‘If you’re catching fish, it’s good fishing’: Anglers hit the Russian River to capitalize on robust sockeye salmon run

By Tuesday, the river had reached its escapement goal with more than two weeks left in the first run.

COOPER LANDING — Sockeye salmon are running on the Kenai Peninsula and fishermen are taking note.

Crowds flooded the Russian and Kenai Rivers over the past week as the Russian reached its early-run escapement goal on Tuesday, according to Alaska Department of Fish and Game biologist Jenny Gates.

The goal, set at 22,000 to 42,000, was cleared with 43,200 fish counted by Tuesday.

“The last day of the early run will be July 14, so we do have 16 more days worth of counts coming in,” Gates said. “Fishing remains consistent and steady. People are still getting limits up there and I would expect folks to continue to get limits through the weekend and tapering off probably next week.”

Rolly Anunciación and his nephew, Harry Anunciación, were two of the anglers capitalizing on the strong run Tuesday. They stood with wide grins and a bounty of sockeye as they waited to board the Russian River ferry.

“If you’re catching fish, it’s good fishing,” Harry Anunciación said. “It’s hard work. A lot of hits and misses. It’s part of fishing.”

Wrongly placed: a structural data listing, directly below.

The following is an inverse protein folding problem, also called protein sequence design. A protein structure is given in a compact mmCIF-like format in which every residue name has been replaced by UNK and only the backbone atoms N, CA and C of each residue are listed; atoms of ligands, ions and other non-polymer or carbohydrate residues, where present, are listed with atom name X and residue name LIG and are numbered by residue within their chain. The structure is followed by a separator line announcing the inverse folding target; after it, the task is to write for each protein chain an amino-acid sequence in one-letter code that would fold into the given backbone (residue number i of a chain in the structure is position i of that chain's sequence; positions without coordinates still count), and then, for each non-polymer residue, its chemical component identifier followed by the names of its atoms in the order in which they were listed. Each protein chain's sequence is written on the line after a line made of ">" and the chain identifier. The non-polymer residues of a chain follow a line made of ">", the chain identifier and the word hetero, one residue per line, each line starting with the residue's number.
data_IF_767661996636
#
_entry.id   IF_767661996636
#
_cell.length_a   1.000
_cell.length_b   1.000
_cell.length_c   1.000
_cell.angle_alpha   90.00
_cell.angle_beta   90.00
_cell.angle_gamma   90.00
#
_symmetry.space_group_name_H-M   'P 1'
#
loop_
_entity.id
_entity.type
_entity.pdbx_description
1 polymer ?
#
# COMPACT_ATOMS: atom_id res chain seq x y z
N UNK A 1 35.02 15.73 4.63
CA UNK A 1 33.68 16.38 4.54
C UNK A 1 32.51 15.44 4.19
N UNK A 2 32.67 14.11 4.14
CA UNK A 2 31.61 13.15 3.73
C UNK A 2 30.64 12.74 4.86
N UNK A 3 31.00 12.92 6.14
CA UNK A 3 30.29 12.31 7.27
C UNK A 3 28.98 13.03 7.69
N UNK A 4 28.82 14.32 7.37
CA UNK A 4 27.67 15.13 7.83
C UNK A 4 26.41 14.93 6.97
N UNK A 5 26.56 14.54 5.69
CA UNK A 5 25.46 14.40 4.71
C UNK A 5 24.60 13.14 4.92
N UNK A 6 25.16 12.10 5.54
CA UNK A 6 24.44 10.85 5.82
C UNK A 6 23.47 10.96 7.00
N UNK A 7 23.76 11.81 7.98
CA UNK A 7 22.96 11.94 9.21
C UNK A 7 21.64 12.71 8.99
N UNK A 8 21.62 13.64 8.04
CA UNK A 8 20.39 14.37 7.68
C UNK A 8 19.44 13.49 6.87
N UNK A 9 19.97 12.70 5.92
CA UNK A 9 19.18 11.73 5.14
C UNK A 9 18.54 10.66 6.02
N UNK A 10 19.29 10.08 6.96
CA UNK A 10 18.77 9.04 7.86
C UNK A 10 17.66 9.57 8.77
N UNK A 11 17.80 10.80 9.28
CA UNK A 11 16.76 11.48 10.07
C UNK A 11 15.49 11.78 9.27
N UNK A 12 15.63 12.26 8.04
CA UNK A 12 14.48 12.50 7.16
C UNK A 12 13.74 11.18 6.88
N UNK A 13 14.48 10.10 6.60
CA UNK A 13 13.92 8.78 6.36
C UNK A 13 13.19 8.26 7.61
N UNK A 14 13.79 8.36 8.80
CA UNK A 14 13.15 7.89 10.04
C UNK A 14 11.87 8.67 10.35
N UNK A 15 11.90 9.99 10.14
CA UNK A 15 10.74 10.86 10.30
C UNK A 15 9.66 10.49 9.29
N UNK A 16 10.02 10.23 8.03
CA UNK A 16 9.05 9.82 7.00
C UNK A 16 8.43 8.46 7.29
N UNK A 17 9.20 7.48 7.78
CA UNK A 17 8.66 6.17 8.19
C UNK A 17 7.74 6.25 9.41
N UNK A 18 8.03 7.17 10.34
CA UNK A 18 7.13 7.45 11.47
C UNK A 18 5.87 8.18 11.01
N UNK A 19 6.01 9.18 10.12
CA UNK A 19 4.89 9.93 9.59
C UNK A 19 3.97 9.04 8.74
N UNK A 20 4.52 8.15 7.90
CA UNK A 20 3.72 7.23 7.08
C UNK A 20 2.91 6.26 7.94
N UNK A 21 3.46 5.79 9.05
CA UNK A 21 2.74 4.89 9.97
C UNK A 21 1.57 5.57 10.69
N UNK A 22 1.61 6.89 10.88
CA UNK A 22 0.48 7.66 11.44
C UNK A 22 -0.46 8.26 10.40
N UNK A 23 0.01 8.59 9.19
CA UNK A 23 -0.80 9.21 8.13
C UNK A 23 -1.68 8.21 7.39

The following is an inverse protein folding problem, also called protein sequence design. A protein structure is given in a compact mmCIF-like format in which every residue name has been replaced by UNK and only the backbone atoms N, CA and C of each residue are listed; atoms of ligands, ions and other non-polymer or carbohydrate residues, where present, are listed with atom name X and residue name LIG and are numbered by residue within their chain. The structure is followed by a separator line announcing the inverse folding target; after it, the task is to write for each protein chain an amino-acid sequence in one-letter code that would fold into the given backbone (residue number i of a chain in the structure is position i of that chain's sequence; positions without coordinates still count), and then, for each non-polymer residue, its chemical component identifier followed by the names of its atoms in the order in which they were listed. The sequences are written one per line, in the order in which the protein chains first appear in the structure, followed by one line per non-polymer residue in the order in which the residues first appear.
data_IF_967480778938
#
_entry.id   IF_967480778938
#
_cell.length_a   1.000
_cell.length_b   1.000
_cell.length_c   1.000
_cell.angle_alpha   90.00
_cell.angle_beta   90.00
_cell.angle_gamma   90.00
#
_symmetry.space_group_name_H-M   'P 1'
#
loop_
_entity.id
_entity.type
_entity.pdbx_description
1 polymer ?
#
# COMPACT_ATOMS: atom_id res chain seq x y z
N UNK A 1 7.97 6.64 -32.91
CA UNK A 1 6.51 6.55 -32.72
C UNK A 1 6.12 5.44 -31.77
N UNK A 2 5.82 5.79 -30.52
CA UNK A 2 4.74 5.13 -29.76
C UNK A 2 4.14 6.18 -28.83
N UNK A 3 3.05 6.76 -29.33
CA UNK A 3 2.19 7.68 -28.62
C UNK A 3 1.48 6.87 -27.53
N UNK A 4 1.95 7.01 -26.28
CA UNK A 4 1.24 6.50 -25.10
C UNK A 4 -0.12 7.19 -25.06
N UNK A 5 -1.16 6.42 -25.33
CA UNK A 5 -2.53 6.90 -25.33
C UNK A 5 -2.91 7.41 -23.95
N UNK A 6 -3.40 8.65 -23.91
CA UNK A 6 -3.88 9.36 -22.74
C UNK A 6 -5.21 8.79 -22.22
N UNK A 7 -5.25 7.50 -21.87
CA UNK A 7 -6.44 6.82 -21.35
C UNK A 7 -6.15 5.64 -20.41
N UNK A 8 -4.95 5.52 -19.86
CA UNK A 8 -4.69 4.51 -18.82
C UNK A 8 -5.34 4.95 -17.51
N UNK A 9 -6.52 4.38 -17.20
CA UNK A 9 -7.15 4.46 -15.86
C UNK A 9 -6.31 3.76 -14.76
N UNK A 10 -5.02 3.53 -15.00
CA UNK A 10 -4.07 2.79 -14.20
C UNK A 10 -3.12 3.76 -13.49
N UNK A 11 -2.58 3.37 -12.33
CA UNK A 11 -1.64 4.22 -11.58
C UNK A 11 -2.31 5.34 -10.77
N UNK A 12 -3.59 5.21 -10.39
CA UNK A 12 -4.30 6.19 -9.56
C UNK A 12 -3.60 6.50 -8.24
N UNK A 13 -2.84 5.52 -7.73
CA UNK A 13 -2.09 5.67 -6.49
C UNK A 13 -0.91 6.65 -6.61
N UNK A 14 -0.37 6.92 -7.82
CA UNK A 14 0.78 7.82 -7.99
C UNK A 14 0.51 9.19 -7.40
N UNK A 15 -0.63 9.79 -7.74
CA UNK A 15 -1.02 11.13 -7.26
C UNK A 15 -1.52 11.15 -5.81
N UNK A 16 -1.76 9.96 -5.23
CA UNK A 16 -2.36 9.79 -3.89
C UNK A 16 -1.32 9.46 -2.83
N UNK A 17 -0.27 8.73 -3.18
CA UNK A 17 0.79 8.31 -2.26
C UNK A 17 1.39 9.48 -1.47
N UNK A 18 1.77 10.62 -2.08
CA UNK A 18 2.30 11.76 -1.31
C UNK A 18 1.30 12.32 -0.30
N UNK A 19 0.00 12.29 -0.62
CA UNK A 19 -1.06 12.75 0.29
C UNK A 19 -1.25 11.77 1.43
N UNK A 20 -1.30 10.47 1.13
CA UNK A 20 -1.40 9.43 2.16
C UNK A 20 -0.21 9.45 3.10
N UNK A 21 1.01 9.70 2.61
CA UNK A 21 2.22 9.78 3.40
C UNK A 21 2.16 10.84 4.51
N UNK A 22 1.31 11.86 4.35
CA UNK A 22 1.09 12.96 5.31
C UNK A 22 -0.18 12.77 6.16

Fishermen stood almost shoulder to shoulder in the water Tuesday in the classic Russian River combat fishing formation.

On Saturday, the bag limit increased to nine fish per day and 18 in possession. Gates said the last time that happened was in 2019, when escapement goals were easily cleared.


Rolly Anunciación caught his limit of nine, while Harry took five himself.

Gates said the “robust” first run appears to be on time and just over halfway through by Tuesday, according to historical data. She said from reports she received Tuesday, anglers were still catching limits in a relatively short amount of time and traffic was flowing in and out fairly well at the Russian River Campground.

After catching his sixth fish of the day, Tim Tuter took a break to watch his family partake in the action on the Kenai River just downstream from the Russian River confluence.

Tuter was born and raised in Soldotna and now lives in San Diego. He said his family still makes an annual trip up to do some fishing.

“We come up here every year,” he said. “Fishing has been good. We’re not getting our limit but we’re having fun.

“The girls are trying to compete with the seasoned fishermen on the Russian River.”

Manny Rivera and his wife Gloria Rivera were cleaning fish at a table in the flowing water of the Kenai River. They make an annual pilgrimage from Anchorage.

“We come down here for a couple days around this time of year and today is my birthday,” he said.

Bill Roth reported and made photos from Cooper Landing. Chris Bieri wrote and reported from Anchorage.

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Bill Roth

Bill Roth is a staff photojournalist at the Anchorage Daily News.

Chris Bieri

Chris Bieri is the sports and entertainment editor at the Anchorage Daily News.